Foot drop is a condition that impairs mobility in the foot, making it difficult to walk. Fortunately, there are ways to regain mobility in the foot — and one of the best methods includes foot drop exercises.
Exercises for foot drop are designed to help strengthen the lower limb muscles so that you can lift your foot up normally again. Exercise also helps stimulate and rewire the brain, which makes it an effective way to overcome foot drop after a stroke or brain injury.
You’re about to discover a dozen foot drop exercises that you can start doing at home. At the end, you’ll discover other treatments for foot drop that can help boost your results even more.
How Does Physical Therapy Help Foot Drop?
Foot drop (also called drop foot) is a condition that impairs your ability to lift the top part of your foot (and our toe area) up toward your shin. This movement is known as dorsiflexion, and it’s important for walking properly and maintaining balance.
To move your muscles, the brain must send signals that tell your muscles when to contract and relax. When brain injury or stroke affects the areas of the brain that sends these signals, it can lead to foot drop.
Foot drop exercises help strengthen the muscles in the area and rewire the brain to improve your brain’s ability to send the correct signals to move your foot. This rewiring process is known as neuroplasticity, and it’s key to foot drop recovery.
Consistent practice of therapeutic exercises provides the brain with the stimulation it needs to relearn the skill of dorsiflexion. Most physical therapists send patients home with a sheet of exercises to practice on their own at home to provide the brain with the repetition it needs to recover.
Now that you know why exercises for foot drop are important, let’s start exercising.
Foot Drop Exercises for At-Home Physical Therapy
The following foot drop exercises feature physical therapist Liliana, DPT. She’s the same therapist that guides our leg exercises on YouTube.
Liliana has experience helping patients with foot drop regain mobility using these exact exercises. Here are some of her best physical therapy exercises for foot drop, organized from easiest to hardest:
1. Ankle Dorsiflexion
Start this passive foot drop exercise with your affected leg still crossed over your other leg. Then, use your non-affected arm to move your foot into dorsiflexion. This is the exact movement that people with foot drop struggle with, so this exercise is a perfect starting point.
This is a passive movement, which is a great starting point for anyone struggling with extremely limited mobility. It will also help reduce the chances of your foot and ankle muscles becoming stiff from lack of movement.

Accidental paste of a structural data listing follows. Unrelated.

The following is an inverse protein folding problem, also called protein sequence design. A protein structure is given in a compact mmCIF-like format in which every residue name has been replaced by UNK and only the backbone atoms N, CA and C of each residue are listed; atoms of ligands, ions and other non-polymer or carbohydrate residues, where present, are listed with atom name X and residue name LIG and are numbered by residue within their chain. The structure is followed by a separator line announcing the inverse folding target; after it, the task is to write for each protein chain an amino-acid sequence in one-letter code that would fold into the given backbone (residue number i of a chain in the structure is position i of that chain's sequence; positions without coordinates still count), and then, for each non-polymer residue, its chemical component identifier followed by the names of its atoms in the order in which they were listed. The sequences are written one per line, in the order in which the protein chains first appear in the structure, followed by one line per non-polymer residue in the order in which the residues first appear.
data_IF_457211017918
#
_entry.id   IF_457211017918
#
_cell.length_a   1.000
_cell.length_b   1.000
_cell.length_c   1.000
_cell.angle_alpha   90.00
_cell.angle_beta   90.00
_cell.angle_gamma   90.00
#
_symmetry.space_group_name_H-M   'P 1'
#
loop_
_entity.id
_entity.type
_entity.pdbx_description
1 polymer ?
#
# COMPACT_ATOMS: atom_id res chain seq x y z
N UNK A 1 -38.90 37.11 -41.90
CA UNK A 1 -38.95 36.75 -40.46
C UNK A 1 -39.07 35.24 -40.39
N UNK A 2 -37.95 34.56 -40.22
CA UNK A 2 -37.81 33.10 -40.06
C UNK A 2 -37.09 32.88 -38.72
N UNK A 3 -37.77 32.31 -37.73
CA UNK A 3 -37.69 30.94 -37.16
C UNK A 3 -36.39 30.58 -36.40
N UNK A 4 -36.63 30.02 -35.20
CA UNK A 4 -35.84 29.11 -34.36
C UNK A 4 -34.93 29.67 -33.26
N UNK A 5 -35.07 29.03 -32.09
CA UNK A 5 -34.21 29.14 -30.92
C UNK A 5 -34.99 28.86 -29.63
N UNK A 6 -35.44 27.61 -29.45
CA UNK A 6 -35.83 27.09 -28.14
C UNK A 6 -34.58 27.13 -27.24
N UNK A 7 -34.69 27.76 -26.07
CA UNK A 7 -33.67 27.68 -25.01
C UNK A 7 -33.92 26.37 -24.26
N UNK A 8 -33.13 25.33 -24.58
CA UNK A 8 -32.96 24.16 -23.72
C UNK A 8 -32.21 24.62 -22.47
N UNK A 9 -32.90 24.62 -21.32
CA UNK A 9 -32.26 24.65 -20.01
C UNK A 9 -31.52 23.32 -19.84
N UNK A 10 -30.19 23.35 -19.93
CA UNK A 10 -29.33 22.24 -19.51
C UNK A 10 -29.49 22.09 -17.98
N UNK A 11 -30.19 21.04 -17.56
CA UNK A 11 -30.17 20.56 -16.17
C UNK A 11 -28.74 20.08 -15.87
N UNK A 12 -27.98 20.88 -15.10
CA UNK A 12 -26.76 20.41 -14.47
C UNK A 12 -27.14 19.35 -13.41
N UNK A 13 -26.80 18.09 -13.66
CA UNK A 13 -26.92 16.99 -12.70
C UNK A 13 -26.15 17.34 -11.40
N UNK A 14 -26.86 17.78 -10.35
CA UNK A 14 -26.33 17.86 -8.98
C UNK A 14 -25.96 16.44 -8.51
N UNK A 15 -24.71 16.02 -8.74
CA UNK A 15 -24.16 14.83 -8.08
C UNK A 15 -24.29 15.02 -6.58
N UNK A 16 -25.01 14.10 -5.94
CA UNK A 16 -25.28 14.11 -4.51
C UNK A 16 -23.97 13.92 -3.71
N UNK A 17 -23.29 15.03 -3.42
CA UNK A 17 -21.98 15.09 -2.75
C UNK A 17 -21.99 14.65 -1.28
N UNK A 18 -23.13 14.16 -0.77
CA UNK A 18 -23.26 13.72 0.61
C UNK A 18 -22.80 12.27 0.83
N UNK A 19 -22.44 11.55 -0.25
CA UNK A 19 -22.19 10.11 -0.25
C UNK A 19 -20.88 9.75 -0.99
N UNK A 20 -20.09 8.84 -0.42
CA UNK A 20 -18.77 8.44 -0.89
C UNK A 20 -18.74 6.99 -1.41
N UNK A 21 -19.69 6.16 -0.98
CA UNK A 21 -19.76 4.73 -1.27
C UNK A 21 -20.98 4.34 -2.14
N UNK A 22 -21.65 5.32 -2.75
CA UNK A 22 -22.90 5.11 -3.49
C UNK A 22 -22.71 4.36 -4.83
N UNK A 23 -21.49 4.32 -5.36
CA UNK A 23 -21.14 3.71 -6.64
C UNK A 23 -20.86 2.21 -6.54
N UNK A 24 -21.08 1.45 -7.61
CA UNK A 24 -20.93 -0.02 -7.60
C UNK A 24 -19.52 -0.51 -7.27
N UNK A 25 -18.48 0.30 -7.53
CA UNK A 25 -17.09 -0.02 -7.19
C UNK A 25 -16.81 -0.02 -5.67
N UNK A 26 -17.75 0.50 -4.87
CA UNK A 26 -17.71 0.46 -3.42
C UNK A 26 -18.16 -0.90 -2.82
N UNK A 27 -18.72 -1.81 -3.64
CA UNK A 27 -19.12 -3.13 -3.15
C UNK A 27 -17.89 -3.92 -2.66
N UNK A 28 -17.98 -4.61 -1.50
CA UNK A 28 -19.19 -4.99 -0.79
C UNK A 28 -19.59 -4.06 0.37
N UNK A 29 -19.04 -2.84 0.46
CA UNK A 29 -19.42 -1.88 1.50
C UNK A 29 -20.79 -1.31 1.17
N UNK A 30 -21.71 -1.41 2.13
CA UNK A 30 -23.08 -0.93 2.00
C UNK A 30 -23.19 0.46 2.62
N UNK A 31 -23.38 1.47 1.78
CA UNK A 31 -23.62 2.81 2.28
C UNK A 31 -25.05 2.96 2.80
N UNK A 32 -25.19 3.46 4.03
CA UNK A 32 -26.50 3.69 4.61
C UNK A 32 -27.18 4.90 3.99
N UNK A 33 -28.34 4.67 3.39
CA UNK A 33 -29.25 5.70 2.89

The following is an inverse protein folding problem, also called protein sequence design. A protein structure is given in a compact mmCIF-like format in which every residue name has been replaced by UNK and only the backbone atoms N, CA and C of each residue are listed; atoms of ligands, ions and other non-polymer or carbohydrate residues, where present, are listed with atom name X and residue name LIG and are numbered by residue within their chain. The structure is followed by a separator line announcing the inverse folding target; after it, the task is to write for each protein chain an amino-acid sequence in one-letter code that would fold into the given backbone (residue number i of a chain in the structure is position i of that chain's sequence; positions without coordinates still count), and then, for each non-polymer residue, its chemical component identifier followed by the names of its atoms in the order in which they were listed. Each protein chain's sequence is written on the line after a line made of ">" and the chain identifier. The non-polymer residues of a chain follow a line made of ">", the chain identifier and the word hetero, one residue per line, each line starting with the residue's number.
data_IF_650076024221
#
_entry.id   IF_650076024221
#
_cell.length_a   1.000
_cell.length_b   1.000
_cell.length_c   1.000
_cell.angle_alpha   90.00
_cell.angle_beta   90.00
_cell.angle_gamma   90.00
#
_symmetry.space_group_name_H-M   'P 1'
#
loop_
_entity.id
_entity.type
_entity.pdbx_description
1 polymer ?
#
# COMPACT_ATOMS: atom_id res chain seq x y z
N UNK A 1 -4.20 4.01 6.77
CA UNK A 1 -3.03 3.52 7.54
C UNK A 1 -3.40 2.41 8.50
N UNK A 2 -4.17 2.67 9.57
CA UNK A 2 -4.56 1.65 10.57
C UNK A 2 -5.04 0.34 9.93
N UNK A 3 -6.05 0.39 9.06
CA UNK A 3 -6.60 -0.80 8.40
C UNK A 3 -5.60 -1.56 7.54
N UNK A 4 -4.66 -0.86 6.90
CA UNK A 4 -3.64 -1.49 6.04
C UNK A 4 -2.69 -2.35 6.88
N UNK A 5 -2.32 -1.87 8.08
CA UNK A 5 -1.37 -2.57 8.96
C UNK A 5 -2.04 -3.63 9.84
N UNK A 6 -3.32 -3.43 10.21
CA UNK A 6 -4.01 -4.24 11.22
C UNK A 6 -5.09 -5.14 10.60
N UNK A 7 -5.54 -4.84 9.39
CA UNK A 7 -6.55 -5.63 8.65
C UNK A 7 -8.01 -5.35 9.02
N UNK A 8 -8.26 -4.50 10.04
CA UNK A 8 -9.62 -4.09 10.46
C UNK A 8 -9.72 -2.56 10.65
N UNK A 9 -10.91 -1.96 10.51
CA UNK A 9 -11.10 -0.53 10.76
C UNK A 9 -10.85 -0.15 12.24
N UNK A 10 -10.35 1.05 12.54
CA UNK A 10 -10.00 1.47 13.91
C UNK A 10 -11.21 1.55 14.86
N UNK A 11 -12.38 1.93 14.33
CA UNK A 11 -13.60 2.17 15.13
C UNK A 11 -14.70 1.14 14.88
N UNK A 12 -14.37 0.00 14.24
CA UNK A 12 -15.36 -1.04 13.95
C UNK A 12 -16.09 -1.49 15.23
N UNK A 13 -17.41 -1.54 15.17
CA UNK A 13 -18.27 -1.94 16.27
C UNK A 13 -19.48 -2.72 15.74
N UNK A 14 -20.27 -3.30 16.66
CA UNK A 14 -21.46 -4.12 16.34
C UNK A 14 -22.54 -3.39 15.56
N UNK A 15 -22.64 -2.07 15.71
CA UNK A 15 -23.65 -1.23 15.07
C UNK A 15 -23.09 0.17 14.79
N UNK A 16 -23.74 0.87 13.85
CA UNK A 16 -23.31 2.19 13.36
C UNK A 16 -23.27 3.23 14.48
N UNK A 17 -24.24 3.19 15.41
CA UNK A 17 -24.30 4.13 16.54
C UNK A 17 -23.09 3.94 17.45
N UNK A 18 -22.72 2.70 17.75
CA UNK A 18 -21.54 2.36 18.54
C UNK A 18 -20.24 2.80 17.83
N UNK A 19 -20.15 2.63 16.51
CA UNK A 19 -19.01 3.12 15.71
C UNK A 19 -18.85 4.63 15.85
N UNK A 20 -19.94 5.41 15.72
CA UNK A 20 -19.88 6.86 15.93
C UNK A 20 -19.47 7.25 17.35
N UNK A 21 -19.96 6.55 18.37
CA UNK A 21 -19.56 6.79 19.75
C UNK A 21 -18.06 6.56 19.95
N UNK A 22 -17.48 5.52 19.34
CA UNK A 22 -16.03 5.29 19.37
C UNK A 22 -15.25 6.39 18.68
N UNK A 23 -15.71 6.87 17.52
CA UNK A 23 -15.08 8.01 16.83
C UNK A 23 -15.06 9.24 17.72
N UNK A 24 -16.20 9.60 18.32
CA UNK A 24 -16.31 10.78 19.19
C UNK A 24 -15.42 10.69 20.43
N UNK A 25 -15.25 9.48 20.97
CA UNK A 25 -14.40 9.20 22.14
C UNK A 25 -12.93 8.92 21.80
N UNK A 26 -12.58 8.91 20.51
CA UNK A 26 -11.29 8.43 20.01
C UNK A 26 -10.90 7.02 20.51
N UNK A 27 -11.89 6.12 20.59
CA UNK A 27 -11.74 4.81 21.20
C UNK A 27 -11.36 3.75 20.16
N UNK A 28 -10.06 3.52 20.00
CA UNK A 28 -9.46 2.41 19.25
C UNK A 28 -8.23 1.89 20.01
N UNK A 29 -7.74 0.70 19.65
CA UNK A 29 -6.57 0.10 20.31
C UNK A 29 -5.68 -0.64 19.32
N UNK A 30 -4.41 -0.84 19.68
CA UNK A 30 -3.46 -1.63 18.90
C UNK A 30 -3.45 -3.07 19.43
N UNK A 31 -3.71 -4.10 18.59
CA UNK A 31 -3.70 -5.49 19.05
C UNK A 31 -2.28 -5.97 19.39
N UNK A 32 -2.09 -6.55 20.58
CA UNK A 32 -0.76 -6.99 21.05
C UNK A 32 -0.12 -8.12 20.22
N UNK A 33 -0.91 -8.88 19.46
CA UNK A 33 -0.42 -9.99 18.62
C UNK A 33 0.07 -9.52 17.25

2. Ankle Adduction/Abduction
For another great passive foot drop exercise, cross your affected leg over your other leg. Then, use your non-affected hand to move the toe part of your foot up and down. (The foot will be moving side to side along the ankle with the bottom of your foot staying perpendicular to the floor.) Focus on initiating all the movement from your ankle.
Passive exercises are great for patients with severely limited mobility. If you already have some movement, then add some challenge by doing the exercise without assistance from your hand (i.e. “active exercise”).
3.Assisted Toe Raises
Toe raises are the most difficult movement to perform with foot drop. If you have difficulty with this movement — that’s okay! Fortunately, this is another passive exercise that you can use to help spark neuroplasticity and rewire the brain.
Start by placing your affected foot on top of your non-affected foot. Then, use your non-affected foot to lift your foot up. Use slow, intentional movements to help stimulate the brain.
Lift your foot up and down during this exercise a total of 10 times or more.
This active foot drop exercise is the opposite of toe raises. Although this may not feel like it’s helping with foot drop, it will help train the surrounding muscles.
To perform heel raises, start with your feet flat on the ground. Then, point your toes and lift your heels off the ground. Repeat 10 times.
For this active foot drop exercise, place your affected foot flat on the ground. Then, lift the outside edge of your foot and toes up, then relax back down.
Focus on initiating the movement from your foot and ankle and try to avoid making the movement with your leg. Repeat 10 times.
6. Ankle Inversion
For ankle inversion, start in the same position but move the inside edge of your foot and toes up towards the midline of your body, then relax back down.
7.Single Leg Stands
Standing on one foot is another great way to exercise ankle eversion and challenge your ankle stability in general.
Patients with foot drop who have enough strength and balance can try to stand on their affected leg for 15 seconds at a time. Be sure to hold onto the back of a chair for stability so that you don’t fall. The risk of falling is greater in patients with foot drop, so don’t skip this step.